Science fiction might be a genre that appears to always be looking ahead, embracing the latest 3D technology, CGI backgrounds or scientific discoveries; but at its core it has always looked at its influences and initial pioneers to give direction to stories that span light years, universes or complex human-political analogies away.
With the names J.J. Abrams and Steven Steven Spielberg attached to a summer monster movie, it appeared we’d be expecting the same expectations-breaking story: big blockbuster, big effects, big noises and big disappointment. Collaborations like Spielberg and Bay’s Transformers series didn’t give us much hope, but Abram’s recent works like Star Trek certainly did. A young gun with a visual track record and a producer with the know-how is a great comparison to Peter Jackson apprenticing Neil Bloomkamp with his District 9, which isn’t the only comparison Super 8 draws with the movie.
To put it briefly: instead of attempting to rewrite the genre as Abrams has done with TV, they flip the pages back, finding the core and simplicity in great story telling with a soft $50 million budget.
Believe me, it can’t any simpler than an Ohio manufacturing town in the 1970’s. There, a group of young middle schoolers are in the process of shooting their very own 8mm zombie film to submit in a local film festival, not much different from what Abrams did as a boy and Spielberg before him. At the center is the film’s make-up director, a shy boy named Joe (Courtney) whose mother had just died in a factory accident, keeping him on a short leash with is macho/closed-off sheriff dad.
While sneaking off shooting a scene one night, Joe spots a pickup truck run through the railroad track in the corner of his eye and derail it, creating a two minute explosion to rival the intensity magnitude and wow of the first few minutes of Abram’s Lost pilot. Though the group has dropped their equipment and ran for their lives, their camera catches the whole thing, including the monster that escapes and causes military evacuation and a whole slew of mess for the quiet town’s residents and the children.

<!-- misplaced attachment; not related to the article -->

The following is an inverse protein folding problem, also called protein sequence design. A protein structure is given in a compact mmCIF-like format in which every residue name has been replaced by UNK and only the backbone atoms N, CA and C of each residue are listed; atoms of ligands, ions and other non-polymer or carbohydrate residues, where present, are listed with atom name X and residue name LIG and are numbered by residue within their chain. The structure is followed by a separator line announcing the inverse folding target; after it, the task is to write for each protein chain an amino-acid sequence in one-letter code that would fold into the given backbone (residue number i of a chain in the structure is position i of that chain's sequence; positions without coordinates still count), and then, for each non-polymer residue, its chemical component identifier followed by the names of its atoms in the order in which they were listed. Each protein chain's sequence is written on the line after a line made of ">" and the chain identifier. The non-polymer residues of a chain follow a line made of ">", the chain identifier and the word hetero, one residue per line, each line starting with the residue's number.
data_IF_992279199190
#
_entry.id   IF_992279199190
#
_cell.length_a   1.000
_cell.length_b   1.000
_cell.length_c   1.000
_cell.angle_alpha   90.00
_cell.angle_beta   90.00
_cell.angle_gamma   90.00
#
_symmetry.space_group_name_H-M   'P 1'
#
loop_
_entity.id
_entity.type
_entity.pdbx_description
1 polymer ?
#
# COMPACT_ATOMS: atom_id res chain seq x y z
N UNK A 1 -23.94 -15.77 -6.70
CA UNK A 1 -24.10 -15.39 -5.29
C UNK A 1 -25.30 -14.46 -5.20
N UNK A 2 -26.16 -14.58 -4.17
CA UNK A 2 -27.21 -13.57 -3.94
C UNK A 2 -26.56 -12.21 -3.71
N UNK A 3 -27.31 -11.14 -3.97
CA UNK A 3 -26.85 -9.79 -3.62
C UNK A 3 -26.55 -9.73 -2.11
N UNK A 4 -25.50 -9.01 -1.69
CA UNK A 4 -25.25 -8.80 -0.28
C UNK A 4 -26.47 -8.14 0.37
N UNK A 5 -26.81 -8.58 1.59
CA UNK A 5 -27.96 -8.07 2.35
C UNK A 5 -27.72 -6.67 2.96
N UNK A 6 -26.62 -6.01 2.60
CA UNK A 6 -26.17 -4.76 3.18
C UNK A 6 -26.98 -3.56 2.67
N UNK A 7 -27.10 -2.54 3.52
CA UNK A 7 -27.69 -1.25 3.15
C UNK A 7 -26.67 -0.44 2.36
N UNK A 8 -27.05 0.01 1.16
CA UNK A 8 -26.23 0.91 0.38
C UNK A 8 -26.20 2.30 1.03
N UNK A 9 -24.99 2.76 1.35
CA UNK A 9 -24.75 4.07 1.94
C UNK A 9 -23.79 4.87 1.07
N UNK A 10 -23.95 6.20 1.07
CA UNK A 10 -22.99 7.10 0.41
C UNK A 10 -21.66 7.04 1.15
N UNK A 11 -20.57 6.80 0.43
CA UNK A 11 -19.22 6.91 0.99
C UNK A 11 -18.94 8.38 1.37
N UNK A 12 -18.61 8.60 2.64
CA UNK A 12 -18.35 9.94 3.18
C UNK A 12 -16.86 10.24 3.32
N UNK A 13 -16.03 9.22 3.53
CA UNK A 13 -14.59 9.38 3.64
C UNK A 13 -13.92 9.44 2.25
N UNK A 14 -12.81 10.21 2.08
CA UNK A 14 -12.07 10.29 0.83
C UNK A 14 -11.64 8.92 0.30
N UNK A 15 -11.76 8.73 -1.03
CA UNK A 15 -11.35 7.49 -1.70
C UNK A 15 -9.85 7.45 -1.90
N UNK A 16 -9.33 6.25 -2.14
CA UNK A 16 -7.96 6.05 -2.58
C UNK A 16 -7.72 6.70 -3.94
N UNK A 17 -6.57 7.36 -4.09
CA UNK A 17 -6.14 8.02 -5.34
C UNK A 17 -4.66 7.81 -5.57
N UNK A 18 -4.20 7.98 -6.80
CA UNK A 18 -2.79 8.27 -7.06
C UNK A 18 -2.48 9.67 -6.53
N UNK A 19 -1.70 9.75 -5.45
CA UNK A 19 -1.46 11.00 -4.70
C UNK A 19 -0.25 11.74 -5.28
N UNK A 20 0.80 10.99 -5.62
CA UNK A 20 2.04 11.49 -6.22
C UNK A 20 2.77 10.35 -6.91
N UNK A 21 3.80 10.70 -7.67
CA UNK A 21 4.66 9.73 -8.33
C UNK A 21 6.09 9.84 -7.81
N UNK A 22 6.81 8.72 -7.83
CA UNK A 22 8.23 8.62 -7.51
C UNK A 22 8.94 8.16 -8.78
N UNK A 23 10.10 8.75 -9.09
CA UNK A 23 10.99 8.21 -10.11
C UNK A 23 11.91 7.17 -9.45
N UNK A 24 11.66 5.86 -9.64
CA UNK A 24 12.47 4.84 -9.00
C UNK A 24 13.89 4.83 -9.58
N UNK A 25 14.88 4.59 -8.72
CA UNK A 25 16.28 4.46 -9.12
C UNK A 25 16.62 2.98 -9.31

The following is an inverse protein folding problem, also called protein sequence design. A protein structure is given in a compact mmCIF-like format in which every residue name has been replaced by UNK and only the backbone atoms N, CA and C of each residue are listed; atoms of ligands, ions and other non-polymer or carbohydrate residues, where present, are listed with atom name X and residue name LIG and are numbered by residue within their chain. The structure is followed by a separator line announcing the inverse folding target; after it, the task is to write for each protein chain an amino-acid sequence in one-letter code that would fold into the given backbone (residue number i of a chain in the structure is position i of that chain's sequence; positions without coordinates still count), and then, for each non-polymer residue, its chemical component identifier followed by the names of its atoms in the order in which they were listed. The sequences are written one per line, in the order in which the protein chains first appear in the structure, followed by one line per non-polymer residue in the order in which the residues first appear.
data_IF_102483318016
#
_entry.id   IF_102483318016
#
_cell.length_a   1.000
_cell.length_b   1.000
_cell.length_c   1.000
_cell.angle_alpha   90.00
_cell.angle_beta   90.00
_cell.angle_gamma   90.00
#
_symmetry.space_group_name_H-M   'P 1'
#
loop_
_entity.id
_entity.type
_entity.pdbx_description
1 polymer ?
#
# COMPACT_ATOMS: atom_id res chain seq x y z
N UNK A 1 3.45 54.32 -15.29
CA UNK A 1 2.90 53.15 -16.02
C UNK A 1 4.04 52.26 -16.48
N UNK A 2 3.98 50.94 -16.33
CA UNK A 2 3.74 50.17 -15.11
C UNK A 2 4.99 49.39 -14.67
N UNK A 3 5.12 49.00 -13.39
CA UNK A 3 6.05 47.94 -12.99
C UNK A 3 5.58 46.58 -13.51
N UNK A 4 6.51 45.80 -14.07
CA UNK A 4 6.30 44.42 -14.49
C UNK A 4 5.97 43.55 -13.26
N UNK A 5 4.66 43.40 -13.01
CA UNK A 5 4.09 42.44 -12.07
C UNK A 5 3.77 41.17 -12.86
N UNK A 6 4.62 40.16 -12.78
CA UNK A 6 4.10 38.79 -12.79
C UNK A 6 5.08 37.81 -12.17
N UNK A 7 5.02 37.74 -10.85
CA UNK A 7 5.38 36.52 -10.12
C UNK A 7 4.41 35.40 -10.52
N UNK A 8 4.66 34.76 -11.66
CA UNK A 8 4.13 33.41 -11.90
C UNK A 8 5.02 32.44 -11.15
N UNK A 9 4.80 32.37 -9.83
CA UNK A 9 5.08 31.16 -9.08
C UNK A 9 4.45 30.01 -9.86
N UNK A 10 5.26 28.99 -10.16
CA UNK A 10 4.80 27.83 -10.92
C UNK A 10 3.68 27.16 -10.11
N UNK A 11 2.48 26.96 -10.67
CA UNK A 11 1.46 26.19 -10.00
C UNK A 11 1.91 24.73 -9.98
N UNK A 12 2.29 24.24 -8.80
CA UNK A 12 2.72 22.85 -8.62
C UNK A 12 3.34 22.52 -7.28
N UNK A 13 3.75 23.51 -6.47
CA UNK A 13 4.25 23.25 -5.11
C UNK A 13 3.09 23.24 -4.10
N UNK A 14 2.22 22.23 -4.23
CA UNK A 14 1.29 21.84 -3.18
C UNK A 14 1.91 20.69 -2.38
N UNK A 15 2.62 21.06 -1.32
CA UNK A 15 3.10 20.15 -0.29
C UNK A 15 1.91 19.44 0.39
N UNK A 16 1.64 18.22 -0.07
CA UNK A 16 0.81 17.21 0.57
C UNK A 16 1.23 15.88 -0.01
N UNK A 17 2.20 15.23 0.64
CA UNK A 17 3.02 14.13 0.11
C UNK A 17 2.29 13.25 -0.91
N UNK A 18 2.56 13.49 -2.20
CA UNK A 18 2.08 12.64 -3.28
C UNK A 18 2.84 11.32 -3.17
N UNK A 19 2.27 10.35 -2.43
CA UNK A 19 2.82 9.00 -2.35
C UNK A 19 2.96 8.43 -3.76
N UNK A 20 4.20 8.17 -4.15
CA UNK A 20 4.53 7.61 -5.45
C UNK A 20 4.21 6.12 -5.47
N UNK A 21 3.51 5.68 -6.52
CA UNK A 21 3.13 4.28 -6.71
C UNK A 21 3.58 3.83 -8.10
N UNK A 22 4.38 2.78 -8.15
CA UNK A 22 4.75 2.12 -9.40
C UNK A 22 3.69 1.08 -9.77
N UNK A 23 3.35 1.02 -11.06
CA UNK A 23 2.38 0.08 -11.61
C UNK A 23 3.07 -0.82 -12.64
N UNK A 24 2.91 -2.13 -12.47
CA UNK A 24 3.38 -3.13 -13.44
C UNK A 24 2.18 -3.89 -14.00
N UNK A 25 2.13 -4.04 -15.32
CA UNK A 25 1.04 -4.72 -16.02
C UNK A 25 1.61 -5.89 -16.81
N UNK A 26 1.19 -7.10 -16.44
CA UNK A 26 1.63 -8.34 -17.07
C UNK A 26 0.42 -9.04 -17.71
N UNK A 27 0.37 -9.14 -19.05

Make no mistake; this is still hardly a monster movie. Much like the glory of Spielberg’s past work, Super 8 is as much about changing adolescent relationships with friends and fathers as E.T is about family or Close Encounters is about dreams. That’s the brilliance in science fiction when the genre is done well. District 9 is an analogy about apartheid masked with alien threat, True Blood about Southern tolerance with vampires and A Clockwork Orange about psychological warfare.
Abrams, who solely wrote the film as well, beautifully crafts the story in the first hour of the film, keeping suspense and mystery in the sci-fi realm, equal if not challenged, with the two different struggling father-child relationships that never come crossed as a studio mandate. It’s genuine and it’s good. Creatively, its parallel to Lost — not just through the use of electromagnetisms, smoke monster noises or Michael Giacchano’s pleasing score — with the sci-fi narrative giving way character driven conflict. The characters do well, especially in the hands of Fanning, Chandler, Courtney and Griffiths.
This isn’t to say that the film lacks its flare. Although in no comparison to the dazzle and technical filmmaking mastery as we saw in Star Trek, the film has production value from beginning to end.
The great thing about Super 8 is that it doesn’t mock or pay tribute to the works of Spielberg in his early years like E.T. or Close Encounters of the Third Kind; instead it creates something that could fit both stylistically and narratively into the same archives. Even as special and rare as this may be, Super 8 is just a thumb among too many handfuls of sore ones. Though it isn’t pumping oversized effects with beaten plot, it’s doing what summer movies should and what amateur filmmakers with their handheld cameras should: it’s going under the radar and entertaining with technique in mind and story at heart.